I was first inspired to write when I read Lord of The Rings as a child. Back then the ambition was to create a whole fantasy world with dragons and sword fights. Sadly George RR Martin seems to have cornered that market, so I now try to comedy thrillers set in the (almost) real world instead. These feature spies, gangsters, vicious (if feckless) criminals, washed-up private detectives and daytime TV presenters. The Meal of Fortune is my first published novel. It is the first in a planned trilogy of comedy thrillers parodying society’s obsession with celebrity.
The follow-up, Tinker Tailor Solider Chef, sees the characters reunited in an attempt to foil a plot by the world’s most secretive intelligence agency (The Belgians) to bring the UK economy to its knees. The final book, centres on a referendum in Wales to decide whether the country should sell itself to an international technology giant for use as a conveniently located tax haven. It will be loosely based on the hilarious 80s film Local Hero.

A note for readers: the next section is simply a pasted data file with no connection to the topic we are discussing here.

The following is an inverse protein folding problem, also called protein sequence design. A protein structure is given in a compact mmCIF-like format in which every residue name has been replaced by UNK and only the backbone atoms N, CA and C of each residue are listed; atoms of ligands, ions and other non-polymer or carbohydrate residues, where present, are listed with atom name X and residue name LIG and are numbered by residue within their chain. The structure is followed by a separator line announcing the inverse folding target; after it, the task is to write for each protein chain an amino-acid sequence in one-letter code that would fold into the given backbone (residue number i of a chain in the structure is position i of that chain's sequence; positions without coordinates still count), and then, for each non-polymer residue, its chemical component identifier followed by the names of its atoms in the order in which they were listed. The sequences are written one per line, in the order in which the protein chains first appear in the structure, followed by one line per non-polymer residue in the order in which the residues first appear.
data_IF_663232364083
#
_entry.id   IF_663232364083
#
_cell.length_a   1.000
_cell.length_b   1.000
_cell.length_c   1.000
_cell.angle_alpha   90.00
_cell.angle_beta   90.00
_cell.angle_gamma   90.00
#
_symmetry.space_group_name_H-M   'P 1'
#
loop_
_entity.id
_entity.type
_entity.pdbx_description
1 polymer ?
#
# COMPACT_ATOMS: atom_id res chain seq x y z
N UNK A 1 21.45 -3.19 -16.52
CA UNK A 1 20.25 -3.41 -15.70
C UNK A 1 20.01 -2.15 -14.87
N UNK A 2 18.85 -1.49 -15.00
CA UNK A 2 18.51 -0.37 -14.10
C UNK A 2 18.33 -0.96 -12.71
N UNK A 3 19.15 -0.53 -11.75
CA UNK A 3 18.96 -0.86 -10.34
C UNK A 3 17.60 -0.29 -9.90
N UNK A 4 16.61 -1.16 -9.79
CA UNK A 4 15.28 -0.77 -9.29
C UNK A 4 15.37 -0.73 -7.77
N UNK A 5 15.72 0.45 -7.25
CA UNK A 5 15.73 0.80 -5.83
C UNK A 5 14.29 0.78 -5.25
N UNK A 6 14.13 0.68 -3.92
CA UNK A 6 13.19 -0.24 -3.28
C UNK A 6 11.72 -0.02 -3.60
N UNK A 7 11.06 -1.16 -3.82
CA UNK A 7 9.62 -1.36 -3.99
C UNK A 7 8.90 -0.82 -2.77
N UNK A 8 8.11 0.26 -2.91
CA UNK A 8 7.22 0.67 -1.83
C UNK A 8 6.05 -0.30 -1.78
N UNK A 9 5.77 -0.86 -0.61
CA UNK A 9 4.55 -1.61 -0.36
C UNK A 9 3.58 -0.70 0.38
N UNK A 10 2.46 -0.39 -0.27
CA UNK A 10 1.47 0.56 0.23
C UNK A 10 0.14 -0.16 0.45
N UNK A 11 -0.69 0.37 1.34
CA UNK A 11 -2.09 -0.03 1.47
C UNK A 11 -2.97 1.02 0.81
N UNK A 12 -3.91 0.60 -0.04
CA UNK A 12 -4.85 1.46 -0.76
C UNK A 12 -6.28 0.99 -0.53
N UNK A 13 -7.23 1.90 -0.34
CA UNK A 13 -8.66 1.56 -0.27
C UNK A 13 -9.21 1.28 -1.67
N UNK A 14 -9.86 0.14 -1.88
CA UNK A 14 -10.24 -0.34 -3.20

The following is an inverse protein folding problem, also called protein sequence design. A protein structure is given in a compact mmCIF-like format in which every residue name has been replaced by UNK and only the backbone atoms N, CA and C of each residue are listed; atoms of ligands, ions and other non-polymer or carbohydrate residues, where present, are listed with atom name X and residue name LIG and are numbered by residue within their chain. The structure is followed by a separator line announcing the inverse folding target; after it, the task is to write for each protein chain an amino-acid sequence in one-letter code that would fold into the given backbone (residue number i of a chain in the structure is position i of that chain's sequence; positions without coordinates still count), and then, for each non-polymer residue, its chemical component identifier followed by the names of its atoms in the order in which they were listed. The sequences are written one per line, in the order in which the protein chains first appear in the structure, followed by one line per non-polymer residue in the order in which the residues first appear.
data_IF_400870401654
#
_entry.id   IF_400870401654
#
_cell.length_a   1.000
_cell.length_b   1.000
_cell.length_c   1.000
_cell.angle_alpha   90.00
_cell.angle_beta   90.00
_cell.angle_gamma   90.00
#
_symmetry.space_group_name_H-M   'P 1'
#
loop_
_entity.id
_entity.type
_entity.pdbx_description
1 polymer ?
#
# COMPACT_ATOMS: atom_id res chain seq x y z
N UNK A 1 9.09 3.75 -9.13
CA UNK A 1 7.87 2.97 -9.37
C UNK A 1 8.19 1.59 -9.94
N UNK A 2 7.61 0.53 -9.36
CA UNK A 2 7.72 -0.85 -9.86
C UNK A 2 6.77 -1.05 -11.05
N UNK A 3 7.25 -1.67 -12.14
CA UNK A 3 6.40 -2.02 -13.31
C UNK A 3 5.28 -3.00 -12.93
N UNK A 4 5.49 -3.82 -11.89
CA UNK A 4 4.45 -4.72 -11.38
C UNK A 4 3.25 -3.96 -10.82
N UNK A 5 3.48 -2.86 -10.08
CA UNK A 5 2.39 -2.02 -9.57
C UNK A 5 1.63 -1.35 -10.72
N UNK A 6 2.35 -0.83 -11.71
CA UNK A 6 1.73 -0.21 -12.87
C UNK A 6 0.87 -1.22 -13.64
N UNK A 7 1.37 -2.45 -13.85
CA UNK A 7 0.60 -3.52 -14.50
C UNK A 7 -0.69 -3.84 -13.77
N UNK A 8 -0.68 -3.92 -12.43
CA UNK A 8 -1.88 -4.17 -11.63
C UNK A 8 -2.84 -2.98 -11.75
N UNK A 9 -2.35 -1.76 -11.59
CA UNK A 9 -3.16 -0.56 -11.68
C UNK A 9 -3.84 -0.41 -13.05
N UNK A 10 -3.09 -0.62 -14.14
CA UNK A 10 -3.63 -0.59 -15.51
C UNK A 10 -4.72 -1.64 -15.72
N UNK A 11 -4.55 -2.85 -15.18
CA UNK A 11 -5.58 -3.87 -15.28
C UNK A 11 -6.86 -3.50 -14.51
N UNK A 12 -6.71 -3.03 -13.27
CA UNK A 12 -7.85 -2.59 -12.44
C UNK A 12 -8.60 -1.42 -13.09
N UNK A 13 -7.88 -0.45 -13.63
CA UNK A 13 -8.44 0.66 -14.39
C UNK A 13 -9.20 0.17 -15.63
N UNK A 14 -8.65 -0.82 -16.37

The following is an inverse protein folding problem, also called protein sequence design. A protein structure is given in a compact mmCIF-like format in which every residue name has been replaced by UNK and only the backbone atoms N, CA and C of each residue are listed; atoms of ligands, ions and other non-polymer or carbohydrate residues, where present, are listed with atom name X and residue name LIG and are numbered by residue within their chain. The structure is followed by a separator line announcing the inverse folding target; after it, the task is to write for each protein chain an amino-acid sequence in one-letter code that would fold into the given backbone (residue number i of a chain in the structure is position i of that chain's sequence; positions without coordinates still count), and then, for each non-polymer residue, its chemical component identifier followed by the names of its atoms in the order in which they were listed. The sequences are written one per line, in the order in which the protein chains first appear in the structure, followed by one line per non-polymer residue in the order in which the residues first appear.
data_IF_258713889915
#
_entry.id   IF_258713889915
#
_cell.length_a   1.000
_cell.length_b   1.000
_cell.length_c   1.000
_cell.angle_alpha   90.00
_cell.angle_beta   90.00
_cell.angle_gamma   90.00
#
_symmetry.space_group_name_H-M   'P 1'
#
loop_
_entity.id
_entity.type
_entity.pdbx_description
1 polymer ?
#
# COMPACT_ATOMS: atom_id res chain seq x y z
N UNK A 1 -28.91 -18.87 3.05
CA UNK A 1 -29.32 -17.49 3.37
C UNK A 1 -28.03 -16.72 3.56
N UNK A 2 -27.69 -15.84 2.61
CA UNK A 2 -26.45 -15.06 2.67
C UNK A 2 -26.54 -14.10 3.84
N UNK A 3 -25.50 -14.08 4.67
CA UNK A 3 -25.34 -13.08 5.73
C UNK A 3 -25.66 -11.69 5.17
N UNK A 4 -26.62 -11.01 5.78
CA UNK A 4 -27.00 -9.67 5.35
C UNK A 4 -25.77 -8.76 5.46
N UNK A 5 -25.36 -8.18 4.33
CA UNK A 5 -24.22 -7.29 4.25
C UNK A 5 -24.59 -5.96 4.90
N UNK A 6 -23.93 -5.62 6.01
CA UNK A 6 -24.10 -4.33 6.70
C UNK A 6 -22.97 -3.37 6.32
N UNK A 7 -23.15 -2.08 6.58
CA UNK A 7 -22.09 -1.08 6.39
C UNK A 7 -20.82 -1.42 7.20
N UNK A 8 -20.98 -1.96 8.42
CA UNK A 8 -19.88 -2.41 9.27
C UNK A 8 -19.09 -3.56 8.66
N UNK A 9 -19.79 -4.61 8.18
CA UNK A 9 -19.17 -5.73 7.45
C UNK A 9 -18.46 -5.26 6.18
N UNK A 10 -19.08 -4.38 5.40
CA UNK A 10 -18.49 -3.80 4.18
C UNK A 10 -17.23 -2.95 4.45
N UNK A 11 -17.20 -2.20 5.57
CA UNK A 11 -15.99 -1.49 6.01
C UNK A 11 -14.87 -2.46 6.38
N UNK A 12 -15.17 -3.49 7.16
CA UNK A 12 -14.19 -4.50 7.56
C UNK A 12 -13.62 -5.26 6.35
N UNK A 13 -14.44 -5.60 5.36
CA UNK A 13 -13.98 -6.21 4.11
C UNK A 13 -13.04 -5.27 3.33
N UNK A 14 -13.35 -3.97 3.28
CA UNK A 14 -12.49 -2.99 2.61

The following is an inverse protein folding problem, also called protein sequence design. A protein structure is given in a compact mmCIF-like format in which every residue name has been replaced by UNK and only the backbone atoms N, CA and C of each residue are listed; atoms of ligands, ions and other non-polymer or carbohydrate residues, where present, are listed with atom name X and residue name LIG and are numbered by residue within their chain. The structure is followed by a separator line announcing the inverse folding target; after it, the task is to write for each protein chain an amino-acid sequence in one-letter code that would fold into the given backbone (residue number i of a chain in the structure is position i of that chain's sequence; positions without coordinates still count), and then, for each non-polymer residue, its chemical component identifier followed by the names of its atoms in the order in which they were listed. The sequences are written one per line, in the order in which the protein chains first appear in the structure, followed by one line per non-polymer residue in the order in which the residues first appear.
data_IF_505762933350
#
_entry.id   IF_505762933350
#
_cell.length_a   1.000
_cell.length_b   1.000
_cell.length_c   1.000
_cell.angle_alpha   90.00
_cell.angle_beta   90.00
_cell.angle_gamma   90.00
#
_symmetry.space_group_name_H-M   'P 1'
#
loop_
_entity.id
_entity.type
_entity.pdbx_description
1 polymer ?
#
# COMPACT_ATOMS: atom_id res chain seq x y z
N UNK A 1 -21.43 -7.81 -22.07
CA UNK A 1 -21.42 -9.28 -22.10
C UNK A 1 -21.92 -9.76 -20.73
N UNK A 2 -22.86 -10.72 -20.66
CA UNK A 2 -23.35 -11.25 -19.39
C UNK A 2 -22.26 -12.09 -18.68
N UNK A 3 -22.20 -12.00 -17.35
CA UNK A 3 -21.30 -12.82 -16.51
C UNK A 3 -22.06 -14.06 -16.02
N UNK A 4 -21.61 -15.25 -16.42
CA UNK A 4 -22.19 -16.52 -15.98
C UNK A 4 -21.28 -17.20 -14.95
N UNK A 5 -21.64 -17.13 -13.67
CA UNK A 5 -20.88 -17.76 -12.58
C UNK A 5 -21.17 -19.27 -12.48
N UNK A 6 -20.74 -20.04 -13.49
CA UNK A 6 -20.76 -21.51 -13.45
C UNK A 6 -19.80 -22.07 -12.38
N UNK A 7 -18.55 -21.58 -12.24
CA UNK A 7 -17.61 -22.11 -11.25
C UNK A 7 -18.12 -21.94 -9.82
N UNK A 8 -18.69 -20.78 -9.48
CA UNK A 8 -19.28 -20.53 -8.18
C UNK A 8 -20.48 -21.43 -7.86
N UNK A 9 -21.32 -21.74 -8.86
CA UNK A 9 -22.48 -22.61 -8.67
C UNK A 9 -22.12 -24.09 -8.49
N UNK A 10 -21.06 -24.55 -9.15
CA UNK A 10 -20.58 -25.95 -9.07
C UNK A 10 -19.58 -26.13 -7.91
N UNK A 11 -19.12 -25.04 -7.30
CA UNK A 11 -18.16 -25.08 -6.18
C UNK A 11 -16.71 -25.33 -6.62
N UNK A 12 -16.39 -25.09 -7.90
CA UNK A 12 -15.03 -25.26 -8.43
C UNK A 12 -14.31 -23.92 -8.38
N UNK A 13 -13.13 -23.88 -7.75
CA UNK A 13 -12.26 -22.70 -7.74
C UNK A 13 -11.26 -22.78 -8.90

My main rule in life is to never let tomato ketchup touch any food that is green. I am yet to work out any deep meaning behind this and suspect it is not the soundest of principles by which to live your life. But it’s better than quite a few I’ve come across down the years. Best not to get started on that one though.
I live in London with my fantastic wife and two remarkable children and didn’t vote for BREXIT.